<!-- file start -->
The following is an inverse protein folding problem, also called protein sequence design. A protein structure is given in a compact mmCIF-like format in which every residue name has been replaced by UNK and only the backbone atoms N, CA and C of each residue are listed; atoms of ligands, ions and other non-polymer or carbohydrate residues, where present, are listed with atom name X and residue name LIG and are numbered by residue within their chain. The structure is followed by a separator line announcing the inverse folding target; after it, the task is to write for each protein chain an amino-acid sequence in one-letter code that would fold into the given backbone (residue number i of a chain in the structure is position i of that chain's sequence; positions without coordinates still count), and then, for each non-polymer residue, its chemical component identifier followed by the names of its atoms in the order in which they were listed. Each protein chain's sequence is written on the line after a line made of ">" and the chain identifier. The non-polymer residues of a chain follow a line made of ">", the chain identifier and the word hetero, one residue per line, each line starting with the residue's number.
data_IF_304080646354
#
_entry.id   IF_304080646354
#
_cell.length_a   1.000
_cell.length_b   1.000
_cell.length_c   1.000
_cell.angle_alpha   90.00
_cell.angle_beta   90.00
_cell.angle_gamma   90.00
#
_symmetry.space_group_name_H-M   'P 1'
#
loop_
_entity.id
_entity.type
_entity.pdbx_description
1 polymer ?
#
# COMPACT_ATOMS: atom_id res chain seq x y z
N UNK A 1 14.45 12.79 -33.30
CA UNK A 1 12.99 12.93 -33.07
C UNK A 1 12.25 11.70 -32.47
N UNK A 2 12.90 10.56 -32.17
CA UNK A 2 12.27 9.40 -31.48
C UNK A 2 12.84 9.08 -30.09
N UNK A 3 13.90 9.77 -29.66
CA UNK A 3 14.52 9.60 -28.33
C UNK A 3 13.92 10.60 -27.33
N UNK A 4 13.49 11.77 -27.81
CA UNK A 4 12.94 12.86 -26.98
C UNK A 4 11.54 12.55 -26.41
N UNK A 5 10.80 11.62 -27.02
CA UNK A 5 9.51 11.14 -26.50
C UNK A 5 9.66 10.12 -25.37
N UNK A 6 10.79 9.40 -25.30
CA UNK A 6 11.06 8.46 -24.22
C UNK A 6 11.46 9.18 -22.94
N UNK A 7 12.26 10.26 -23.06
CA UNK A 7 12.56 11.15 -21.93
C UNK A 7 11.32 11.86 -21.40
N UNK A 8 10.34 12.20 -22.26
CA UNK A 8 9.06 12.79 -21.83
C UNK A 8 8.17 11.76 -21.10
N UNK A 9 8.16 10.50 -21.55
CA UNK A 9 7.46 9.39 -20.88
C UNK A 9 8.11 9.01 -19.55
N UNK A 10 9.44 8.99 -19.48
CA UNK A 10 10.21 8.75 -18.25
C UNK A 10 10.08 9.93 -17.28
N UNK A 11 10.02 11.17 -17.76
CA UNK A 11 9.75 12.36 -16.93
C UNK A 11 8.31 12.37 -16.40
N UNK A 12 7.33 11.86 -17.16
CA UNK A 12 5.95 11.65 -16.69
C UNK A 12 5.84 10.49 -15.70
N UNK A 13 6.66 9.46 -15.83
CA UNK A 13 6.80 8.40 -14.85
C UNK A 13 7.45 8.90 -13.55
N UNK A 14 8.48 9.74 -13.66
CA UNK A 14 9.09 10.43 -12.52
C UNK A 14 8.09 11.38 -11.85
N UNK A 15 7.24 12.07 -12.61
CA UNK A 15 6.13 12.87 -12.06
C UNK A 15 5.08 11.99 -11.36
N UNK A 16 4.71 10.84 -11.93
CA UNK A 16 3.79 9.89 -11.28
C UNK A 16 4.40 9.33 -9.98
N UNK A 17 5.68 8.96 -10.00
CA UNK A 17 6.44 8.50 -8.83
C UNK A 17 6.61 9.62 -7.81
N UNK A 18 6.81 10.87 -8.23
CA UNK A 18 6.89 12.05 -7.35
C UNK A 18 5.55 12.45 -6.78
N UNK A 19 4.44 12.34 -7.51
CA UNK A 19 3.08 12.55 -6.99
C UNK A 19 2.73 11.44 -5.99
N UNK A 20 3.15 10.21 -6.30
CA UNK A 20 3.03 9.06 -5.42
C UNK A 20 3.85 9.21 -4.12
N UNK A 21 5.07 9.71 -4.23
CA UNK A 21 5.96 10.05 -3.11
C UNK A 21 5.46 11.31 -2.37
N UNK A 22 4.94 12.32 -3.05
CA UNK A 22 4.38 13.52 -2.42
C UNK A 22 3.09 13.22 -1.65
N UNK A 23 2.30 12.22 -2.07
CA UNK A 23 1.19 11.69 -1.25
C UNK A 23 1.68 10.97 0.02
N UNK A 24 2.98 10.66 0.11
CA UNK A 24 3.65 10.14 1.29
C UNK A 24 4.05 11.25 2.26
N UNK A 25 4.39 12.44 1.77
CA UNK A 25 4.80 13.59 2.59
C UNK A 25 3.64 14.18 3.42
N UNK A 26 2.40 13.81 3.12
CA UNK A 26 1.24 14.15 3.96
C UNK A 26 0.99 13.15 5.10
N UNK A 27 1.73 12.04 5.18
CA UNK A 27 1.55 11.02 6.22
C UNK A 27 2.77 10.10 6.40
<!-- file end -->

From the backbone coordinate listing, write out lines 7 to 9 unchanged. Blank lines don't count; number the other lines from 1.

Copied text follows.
_cell.length_b   1.000
_cell.length_c   1.000
_cell.angle_alpha   90.00